Figure 2: Gomori methenamine silver stain of purulent area demonstrating numerous branching hyphae (arrow) indicative of fungus

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Nine days after the procedure, the patient developed moderate discomfort in the right eye. Examination revealed a retracted conjunctival flap with further purulent material overlying the scleral patch graft. A decision was made to inject subconjunctival voriconazole, and QID dosing of topical cyclosporine 2% plus oral ketoconazole (400 mg daily) was added to his treatment plan. After 10 weeks of treatment, the patient's symptoms had resolved, and vision returned to baseline [Figure 3]. Once clinical evidence of infection resolved, medications were discontinued.
Figure 3: Slit-lamp photograph of the right eye on postoperative month 3 with epithelialization of the scleral patch graft and resolved infection

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  Discussion Top


In our patient, aggressive medical and surgical management resulted in complete resolution of the infection. Surgical intervention was elected due to the chronicity and recurrence of the lesion and due to the possibility of impending scleral perforation.In vitro strains of dematiaceous fungi have shown to respond well to antifungals such as natamycin and amphotericin B.[1] Hence, a suggested clinical treatment modality includes topical natamycin 5% supplemented with oral ketoconazole.[4] Keratitis has been shown to resolve in over 70% of cases with dematiaceous fungi,[5] but poor penetration of antimicrobials through the collagen-bound scleral layer poses a challenge for effective treatment.[6] The persistence of organisms such as Pseudomonas species and fungal hyphae in the sclera despite aggressive medical therapy has been reported.[7] For such cases of infectious keratoscleritis that are refractive to medical treatment such as this particular case, the best option may be to include surgical management such as excision with lamellar corneoscleral graft and/or cryotherapy.[8]

Infectious scleritis typically presents as an extension of keratitis resulting from ocular injury, often from trauma, foreign bodies, radiation, or surgery. Infectious scleritis following pterygium removal has been reported, and is often related to postoperative beta irradiation and/or intraoperative antimetabolites.[9] The events resulting in an infection involve direct pathogenic invasion of the sclera that triggers an immune-mediated vasculitis and necrosis at the site of pterygium excision.[9] Hence, if a presumed inflammatory scleritis does not respond as expected to steroid treatment, an infectious etiology should be considered. Such cases can be diagnosed through smear/culture, scleral biopsy, or anterior chamber aspirate. Poor prognosis in infectious scleritis includes corneal involvement, inappropriate antimicrobial therapy, and presence of fungal infection. Thus, mycotic scleritis should always be considered in the differential diagnosis, and prompt diagnoses and treatment are critical to salvage vision.[1] To our knowledge, this is the first report of infectious scleritis without corneal involvement caused by the Bipolaris species.[10]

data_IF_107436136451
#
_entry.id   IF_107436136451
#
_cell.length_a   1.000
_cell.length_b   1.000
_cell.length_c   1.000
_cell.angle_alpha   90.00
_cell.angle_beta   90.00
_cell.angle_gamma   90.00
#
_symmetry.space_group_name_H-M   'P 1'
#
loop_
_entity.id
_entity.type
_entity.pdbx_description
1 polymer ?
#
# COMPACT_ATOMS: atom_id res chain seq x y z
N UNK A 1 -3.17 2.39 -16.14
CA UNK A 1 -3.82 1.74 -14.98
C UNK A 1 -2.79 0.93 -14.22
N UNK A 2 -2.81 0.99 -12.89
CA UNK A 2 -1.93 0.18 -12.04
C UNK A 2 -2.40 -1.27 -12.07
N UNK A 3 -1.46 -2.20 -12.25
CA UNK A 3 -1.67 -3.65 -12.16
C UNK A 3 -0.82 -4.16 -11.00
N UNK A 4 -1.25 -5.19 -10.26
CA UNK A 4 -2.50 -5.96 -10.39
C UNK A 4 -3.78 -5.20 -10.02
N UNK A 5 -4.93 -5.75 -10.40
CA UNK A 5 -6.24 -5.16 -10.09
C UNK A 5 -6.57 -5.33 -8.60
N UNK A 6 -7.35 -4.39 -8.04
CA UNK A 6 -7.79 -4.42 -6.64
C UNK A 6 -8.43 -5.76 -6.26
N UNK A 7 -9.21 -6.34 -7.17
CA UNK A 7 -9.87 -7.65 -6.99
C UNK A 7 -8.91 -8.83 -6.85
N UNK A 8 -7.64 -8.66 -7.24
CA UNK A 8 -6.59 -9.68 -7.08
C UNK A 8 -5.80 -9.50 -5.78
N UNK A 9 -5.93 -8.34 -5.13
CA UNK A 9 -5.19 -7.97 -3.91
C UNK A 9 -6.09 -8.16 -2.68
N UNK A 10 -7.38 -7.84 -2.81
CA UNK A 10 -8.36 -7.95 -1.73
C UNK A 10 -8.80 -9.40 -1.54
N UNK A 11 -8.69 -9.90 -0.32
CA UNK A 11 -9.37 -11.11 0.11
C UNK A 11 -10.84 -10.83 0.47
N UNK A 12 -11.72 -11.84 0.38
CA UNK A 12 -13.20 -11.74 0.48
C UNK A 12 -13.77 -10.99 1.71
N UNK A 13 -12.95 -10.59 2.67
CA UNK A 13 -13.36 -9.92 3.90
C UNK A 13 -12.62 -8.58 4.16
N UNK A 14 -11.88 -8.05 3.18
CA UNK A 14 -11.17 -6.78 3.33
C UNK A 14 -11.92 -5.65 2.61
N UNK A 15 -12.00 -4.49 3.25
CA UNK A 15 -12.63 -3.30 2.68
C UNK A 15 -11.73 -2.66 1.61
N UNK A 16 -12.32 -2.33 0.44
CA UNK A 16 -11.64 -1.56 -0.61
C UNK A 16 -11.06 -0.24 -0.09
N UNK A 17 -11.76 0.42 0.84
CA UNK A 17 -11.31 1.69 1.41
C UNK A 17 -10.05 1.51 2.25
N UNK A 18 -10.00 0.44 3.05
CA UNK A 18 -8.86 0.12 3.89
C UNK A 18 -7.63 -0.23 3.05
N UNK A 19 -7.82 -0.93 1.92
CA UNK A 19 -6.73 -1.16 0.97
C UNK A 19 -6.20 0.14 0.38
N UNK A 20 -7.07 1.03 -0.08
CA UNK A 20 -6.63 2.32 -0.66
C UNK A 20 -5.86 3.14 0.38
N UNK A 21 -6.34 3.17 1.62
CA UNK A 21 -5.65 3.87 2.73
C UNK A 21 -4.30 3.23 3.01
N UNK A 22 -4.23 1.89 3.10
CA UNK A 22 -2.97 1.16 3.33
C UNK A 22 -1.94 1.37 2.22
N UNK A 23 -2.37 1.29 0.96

Financial support and sponsorship

Nil.

Conflicts of interest

There are no conflicts of interest.

 
  References Top

1.
Forster RK, Rebell G, Wilson LA. Dematiaceous fungal keratitis. Clinical isolates and management. Br J Ophthalmol 1975;59:372-6.  Back to cited text no. 1
    
2.
Anandi V, Suryawanshi NB, Koshi G, Padhye AA, Ajello L. Corneal ulcer caused by Bipolaris hawaiiensis. J Med Vet Mycol 1988;26:301-6.  Back to cited text no. 2
    
3.
Collier LA, Sussman B. Microbiology and Microbial Infections: Topley and Wilson's Microbiology and Microbial Infections. 9th ed. London, Sydney, Auckland, New York: Topley and Wilson; 1998.  Back to cited text no. 3
    
4.
Garg P, Vemuganti GK, Chatarjee S, Gopinathan U, Rao GN. Pigmented plaque presentation of dematiaceous fungal keratitis: A clinicopathologic correlation. Cornea 2004;23:571-6.  Back to cited text no. 4
    
5.
Alfonso E, Kenyon KR, Ormerod LD, Stevens R, Wagoner MD, Albert DM. Pseudomonas corneoscleritis. Am J Ophthalmol 1987;103:90-8.  Back to cited text no. 5
    
6.
Moriarty AP, Crawford GJ, McAllister IL, Constable IJ. Fungal corneoscleritis complicating beta-irradiation-induced scleral necrosis following pterygium excision. Eye (Lond) 1993;7(Pt 4):525-8.  Back to cited text no. 6
    
7.
Reynolds MG, Alfonso E. Treatment of infectious scleritis and keratoscleritis. Am J Ophthalmol 1991;112:543-7.  Back to cited text no. 7
    
8.
Hsiao CH, Chen JJ, Huang SC, Ma HK, Chen PY, Tsai RJ. Intrascleral dissemination of infectious scleritis following pterygium excision. Br J Ophthalmol 1998;82:29-34.  Back to cited text no. 8
    
9.
Saha R, Das S. Bipolaris keratomycosis. Mycoses 2005;48:453-5.  Back to cited text no. 9
    
10.
Liesegang TJ, Forster RK. Spectrum of microbial keratitis in South Florida. Am J Ophthalmol 1980;90:38-47.  Back to cited text no. 10
    


    Figures

  [Figure 1], [Figure 2], [Figure 3]